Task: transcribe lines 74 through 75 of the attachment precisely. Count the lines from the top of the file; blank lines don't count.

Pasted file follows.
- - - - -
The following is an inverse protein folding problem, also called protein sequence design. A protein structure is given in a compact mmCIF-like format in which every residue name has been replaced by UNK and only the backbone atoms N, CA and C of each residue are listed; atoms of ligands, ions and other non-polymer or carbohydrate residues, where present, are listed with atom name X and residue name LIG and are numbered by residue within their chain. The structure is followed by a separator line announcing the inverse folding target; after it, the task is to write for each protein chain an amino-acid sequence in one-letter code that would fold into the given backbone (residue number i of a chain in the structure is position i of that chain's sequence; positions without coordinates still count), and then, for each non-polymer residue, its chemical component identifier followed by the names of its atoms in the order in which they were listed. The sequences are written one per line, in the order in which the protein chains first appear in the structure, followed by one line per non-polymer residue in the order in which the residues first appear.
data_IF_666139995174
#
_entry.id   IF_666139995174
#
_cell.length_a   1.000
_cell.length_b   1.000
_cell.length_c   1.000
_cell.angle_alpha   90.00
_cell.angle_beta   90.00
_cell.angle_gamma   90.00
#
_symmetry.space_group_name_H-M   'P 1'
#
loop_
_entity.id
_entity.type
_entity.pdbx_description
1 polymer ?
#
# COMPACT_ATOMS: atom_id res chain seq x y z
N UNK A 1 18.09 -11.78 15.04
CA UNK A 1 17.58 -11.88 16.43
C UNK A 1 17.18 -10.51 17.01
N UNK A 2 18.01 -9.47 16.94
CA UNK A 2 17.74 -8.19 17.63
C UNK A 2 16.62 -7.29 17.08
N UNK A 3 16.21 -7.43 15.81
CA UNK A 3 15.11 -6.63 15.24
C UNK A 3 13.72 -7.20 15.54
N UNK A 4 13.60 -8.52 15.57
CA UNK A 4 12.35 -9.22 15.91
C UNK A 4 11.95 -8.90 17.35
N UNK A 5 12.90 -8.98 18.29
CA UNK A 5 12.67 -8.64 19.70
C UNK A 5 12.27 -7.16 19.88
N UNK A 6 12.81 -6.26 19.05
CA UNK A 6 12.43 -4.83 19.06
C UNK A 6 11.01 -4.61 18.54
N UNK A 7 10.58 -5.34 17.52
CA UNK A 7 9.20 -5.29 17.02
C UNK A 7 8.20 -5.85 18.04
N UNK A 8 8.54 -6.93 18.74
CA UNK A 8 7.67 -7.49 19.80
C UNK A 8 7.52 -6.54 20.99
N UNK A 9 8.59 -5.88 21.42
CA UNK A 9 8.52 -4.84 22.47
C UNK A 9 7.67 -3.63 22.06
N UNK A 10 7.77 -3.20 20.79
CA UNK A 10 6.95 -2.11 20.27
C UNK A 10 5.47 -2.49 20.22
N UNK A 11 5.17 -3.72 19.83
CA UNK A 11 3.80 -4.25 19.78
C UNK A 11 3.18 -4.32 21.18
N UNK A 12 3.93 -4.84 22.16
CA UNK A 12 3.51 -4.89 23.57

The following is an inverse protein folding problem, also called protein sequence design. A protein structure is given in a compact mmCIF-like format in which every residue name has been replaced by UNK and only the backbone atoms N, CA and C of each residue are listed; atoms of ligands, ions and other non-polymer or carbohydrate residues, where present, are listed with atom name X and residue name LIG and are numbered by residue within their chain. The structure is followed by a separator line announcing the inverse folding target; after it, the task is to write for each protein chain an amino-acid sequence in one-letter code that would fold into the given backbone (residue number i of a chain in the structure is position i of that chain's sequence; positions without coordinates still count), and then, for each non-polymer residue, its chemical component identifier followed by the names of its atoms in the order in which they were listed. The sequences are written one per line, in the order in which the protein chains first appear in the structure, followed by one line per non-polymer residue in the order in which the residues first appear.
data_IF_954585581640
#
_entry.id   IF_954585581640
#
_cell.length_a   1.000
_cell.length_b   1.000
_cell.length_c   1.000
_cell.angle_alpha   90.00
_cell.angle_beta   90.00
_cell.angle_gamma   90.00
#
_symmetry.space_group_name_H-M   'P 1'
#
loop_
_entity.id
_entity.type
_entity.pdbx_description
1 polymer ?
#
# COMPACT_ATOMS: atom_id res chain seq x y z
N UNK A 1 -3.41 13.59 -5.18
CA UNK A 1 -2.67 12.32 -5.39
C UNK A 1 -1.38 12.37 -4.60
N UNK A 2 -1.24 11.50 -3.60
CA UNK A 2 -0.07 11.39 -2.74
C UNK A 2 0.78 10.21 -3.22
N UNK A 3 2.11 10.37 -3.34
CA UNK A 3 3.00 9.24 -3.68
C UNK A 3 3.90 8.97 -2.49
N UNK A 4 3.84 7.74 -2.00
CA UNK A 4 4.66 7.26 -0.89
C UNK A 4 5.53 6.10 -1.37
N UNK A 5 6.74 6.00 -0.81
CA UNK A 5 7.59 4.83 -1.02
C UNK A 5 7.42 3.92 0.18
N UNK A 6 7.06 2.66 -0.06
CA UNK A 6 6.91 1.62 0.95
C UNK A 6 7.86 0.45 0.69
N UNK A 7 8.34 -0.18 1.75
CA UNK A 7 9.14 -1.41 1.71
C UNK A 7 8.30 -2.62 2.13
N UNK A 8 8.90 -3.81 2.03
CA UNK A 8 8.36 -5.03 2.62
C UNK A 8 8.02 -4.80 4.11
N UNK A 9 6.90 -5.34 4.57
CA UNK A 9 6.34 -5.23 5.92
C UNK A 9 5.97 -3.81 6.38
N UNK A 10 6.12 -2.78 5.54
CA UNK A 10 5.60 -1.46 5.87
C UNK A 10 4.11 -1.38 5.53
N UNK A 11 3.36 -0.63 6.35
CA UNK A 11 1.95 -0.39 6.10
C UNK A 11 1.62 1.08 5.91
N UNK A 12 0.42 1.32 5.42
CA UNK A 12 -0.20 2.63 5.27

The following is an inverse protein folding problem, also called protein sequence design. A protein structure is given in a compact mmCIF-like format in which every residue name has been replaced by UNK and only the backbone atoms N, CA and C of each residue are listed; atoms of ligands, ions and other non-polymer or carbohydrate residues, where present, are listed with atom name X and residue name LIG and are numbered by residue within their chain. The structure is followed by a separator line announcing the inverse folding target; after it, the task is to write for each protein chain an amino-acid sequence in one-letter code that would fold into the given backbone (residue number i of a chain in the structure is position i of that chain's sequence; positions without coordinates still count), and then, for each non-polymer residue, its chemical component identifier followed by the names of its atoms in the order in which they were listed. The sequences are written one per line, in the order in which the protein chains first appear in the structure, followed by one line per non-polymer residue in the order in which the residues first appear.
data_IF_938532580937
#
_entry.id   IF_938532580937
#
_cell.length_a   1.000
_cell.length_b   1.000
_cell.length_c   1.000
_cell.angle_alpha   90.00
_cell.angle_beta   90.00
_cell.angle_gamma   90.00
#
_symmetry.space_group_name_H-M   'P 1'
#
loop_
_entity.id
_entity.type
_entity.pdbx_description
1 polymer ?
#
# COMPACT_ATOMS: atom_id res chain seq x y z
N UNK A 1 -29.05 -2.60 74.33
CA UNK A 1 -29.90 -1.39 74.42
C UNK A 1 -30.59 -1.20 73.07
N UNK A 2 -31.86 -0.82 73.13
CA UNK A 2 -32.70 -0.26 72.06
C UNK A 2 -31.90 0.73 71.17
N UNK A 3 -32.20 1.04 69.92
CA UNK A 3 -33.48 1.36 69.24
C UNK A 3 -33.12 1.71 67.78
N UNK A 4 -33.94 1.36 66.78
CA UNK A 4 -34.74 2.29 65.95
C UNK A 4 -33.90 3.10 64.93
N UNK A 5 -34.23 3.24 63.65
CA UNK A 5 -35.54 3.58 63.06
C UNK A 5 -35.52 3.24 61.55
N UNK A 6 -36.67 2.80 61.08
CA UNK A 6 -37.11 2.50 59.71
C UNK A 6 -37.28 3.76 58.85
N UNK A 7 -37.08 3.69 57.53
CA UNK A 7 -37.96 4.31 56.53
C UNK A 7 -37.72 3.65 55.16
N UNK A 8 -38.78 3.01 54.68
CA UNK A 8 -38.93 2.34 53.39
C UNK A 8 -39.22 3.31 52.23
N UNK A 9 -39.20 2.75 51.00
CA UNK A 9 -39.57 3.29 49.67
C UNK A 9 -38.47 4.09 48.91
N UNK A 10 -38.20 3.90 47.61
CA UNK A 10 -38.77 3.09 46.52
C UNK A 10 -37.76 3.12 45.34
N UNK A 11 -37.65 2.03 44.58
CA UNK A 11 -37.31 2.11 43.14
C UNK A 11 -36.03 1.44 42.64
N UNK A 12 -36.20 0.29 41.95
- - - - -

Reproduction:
_entity.pdbx_description
1 polymer ?